5 years ago

Neurocognitive mechanisms underlying deceptive hazard evaluation: An event-related potentials investigation

Huijian Fu, Haiying Ma, Wenwei Qiu, Qingguo Ma

by Huijian Fu, Wenwei Qiu, Haiying Ma, Qingguo Ma

Deceptive behavior is common in human social interactions. Researchers have been trying to uncover the cognitive process and neural basis underlying deception due to its theoretical and practical significance. We used Event-related potentials (ERPs) to investigate the neural correlates of deception when the participants completed a hazard judgment task. Pictures conveying or not conveying hazard information were presented to the participants who were then requested to discriminate the hazard content (safe or hazardous) and make a response corresponding to the cues (truthful or deceptive). Behavioral and electrophysiological data were recorded during the entire experiment. Results showed that deceptive responses, compared to truthful responses, were associated with longer reaction time (RT), lower accuracy, increased N2 and reduced late positive potential (LPP), suggesting a cognitively more demanding process to respond deceptively. The decrement in LPP correlated negatively with the increment in RT for deceptive relative to truthful responses, regardless of hazard content. In addition, hazardous information evoked larger N1 and P300 than safe information, reflecting an early processing bias and a later evaluative categorization process based on motivational significance, respectively. Finally, the interaction between honesty (truthful/deceptive) and safety (safe/hazardous) on accuracy and LPP indicated that deceptive responses towards safe information required more effort than deceptive responses towards hazardous information. Overall, these results demonstrate the neurocognitive substrates underlying deception about hazard information.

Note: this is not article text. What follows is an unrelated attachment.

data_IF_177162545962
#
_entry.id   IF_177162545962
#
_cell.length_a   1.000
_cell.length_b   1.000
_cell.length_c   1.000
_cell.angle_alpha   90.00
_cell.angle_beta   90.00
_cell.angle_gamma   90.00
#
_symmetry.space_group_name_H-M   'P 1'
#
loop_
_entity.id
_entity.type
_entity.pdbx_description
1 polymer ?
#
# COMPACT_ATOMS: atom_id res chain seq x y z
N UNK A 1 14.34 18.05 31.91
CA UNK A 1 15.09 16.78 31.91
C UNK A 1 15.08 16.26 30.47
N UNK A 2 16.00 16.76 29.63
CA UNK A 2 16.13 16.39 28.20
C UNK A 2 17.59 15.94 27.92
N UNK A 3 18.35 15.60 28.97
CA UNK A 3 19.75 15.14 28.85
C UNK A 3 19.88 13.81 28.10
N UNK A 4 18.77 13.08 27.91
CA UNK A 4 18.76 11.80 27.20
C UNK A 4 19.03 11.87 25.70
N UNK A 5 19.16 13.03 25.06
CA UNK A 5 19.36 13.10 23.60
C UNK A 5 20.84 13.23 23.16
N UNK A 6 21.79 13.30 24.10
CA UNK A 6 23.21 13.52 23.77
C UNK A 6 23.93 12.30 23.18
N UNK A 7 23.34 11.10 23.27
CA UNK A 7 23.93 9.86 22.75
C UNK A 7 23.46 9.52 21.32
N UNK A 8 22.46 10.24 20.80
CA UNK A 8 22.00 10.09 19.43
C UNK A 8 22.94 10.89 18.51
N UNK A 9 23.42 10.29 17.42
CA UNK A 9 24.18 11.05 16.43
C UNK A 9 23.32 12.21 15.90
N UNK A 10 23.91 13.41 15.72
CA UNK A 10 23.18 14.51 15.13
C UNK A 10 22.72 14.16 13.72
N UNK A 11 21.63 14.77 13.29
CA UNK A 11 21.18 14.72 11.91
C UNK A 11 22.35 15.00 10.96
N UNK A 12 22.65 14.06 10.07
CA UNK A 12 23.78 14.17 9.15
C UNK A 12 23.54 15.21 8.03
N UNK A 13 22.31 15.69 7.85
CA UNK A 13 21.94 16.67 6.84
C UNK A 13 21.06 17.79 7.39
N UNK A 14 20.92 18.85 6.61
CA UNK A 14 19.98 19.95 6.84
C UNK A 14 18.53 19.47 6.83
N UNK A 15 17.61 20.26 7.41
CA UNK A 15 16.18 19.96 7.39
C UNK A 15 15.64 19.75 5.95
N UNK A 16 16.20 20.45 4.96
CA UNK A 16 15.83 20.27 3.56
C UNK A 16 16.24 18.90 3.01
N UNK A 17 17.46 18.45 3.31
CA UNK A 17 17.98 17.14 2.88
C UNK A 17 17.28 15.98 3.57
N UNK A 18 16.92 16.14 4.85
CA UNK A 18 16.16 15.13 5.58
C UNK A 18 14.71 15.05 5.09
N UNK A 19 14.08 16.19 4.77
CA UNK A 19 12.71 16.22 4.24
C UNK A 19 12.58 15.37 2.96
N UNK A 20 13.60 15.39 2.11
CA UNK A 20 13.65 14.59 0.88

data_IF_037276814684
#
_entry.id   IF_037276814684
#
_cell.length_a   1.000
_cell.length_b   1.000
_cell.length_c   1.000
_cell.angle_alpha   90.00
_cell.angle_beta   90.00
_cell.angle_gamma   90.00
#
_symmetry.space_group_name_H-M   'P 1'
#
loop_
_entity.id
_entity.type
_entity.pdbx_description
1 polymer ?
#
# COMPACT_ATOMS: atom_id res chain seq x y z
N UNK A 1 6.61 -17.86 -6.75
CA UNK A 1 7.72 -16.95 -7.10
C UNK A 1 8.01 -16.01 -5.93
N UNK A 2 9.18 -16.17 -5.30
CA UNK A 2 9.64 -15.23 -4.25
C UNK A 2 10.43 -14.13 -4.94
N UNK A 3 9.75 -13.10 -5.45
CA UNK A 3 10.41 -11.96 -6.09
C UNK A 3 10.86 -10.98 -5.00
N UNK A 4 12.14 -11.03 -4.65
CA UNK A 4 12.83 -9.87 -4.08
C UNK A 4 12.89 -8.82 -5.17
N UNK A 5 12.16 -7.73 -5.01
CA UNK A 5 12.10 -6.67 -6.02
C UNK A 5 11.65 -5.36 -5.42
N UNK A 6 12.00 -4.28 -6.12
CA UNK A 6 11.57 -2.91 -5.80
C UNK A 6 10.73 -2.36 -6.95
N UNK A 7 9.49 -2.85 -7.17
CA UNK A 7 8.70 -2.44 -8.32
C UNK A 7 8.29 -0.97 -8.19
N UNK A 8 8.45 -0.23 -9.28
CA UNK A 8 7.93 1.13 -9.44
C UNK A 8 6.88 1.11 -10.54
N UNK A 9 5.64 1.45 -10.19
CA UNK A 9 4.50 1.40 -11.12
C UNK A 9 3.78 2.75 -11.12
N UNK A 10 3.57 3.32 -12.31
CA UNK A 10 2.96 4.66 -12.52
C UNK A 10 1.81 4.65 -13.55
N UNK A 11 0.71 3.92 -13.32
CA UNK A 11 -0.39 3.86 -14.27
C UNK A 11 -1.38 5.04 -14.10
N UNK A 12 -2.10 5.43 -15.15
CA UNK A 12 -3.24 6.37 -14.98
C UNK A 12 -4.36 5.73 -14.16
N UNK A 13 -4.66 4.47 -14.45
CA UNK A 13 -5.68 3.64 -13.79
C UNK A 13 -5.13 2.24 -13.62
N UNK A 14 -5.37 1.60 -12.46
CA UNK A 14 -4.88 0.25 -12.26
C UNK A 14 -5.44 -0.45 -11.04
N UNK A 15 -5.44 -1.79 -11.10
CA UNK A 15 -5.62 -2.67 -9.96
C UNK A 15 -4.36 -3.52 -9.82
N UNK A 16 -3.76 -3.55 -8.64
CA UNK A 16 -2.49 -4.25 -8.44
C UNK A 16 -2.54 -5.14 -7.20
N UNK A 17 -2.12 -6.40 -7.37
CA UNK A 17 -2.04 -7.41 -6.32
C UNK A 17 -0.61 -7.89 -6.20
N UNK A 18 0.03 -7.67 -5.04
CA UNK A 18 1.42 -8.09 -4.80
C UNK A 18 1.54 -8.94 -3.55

Publisher URL: http://journals.plos.org/plosone/article

DOI: 10.1371/journal.pone.0182892

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